Every now and again you find a record label you’ve never heard of and you find out they’re putting out some incredible music. Such a label is Utah’s own Northplatte Records, run by Joshua James. Northplatte put out a great album [redacted] by [redacted] and it’s one of my top three favorite albums of all time. It was enough to make me stop and explore some of the label’s other artists.
And that’s how I found the album White Horse by Timmy the Teeth.
Before I get on with this review, I think it’s important to note that in the last decade I’ve become fascinated with different religions, finding commonalities between them, learning about their nuances and peculiarities, and understanding the power of scripture.
Listening to White Horse is a religious experience. I know, I know, that phrase gets thrown around a little too easily by people simply to convey great enthusiasm for whatever is being discussed. We are to understand it as a special fervor or to understand the reviewer as having taken on an evangelical role in support And I guess that all makes sense.
But listening to White Horse is a different kind of religious experience.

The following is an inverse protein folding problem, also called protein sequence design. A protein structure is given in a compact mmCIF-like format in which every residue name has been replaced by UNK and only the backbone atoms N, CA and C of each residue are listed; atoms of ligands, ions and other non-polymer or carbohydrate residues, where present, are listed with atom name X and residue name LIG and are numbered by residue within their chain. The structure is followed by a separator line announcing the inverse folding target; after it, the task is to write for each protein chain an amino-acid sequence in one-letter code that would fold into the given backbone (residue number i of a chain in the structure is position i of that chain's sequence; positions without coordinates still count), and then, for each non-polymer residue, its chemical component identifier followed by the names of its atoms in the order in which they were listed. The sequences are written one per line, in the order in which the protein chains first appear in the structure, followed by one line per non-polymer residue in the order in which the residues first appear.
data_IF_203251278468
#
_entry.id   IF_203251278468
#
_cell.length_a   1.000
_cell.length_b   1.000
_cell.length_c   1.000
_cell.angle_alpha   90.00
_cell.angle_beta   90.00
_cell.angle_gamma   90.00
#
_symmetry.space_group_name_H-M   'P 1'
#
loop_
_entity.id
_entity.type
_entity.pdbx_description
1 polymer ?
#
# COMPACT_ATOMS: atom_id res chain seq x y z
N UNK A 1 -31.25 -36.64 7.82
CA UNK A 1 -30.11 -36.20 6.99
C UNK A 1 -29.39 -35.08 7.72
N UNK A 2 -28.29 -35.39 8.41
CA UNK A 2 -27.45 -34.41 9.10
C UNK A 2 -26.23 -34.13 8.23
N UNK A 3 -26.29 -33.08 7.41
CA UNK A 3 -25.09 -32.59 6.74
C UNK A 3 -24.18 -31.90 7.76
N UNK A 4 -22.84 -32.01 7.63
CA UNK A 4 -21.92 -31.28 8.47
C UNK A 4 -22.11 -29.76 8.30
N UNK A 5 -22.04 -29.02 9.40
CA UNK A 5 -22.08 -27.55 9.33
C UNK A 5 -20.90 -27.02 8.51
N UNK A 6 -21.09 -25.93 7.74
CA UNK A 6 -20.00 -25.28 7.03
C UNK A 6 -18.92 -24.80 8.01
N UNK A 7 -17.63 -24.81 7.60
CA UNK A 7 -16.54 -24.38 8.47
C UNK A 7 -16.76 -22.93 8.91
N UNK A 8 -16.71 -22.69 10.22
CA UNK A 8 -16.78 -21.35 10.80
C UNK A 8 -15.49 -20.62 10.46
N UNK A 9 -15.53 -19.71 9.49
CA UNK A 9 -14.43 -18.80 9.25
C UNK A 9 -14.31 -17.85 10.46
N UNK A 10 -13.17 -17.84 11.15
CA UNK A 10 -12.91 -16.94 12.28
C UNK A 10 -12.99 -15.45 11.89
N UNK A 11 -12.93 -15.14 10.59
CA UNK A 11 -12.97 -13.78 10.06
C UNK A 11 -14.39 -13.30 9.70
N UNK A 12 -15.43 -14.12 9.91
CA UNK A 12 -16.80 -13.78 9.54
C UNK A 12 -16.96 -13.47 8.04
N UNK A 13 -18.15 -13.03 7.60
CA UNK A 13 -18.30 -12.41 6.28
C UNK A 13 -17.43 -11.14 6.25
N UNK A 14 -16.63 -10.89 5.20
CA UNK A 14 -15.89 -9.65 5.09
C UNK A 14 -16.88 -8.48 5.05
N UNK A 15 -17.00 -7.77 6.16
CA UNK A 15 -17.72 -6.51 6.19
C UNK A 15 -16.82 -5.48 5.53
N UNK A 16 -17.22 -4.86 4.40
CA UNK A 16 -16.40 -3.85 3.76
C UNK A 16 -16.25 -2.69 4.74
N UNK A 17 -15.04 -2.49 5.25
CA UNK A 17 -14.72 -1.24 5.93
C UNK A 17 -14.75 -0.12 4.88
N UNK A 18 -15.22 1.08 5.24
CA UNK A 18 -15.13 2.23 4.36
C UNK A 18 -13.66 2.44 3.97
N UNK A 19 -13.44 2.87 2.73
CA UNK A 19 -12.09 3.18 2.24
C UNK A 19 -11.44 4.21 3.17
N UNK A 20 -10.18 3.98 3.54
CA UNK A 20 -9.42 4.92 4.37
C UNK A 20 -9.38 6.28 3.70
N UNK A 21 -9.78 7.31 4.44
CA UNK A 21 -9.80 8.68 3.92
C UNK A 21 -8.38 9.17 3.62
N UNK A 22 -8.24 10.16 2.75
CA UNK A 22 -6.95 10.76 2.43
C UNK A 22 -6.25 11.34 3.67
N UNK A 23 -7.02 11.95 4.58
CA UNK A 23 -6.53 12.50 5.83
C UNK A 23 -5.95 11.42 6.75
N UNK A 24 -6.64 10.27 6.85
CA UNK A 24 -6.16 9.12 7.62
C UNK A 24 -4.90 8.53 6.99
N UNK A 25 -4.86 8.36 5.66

It’s an album stuffed full of religious imagery, sometimes direct pulls from the Bible. It’s folk music with Apocalyptic themes. Minor chords that dig into your brain and wait for the night time harvest—some dreams, other nightmares.
I’ve had this album in my collection for a few years, but I forget about it. Not because it isn’t excellent (it is), but because it’s a fairly intense listening experience. When you’re in a certain frame of mind, it is not easy listening. But if you’re in a different certain frame of mind, it’s incredibly powerful.
A few weeks ago I was driving from Wisconsin to Texas to help a friend move. As we drove through Kansas and Oklahoma, as is not at all unexpected, the skies grew dark and a violent thunderstorm made itself known. White Horse was on the stereo and it enhanced the experience. All colors brighter, all sounds more resonant. Some folks might not have embraced the soundtrack, but I suspect plenty of others would.
From what I gather, Timmy the Teeth released another album back in 2015 and a new single in 2017 and those recordings might be a departure from White Horse. Maybe I should have reviewed those as they are more contemporary and reflective of what you might see if you Timmy the Teeth stops in your town on his current tour. But, White Horse is a special album that I worry hasn’t gotten the attention it should have, so I take my stand on that hill.
TL;DR Want to know what it would sound like if the world was ending and a guy with an acoustic guitar and a slight country twang to his vocals sang the soundtrack? Here’s your album. It’s Connor Oberst-esque, but drawing from a religious palate that ups the stakes. It’s your favorite metal band as performed in a coffee house. It’s a fine record and you should check it out.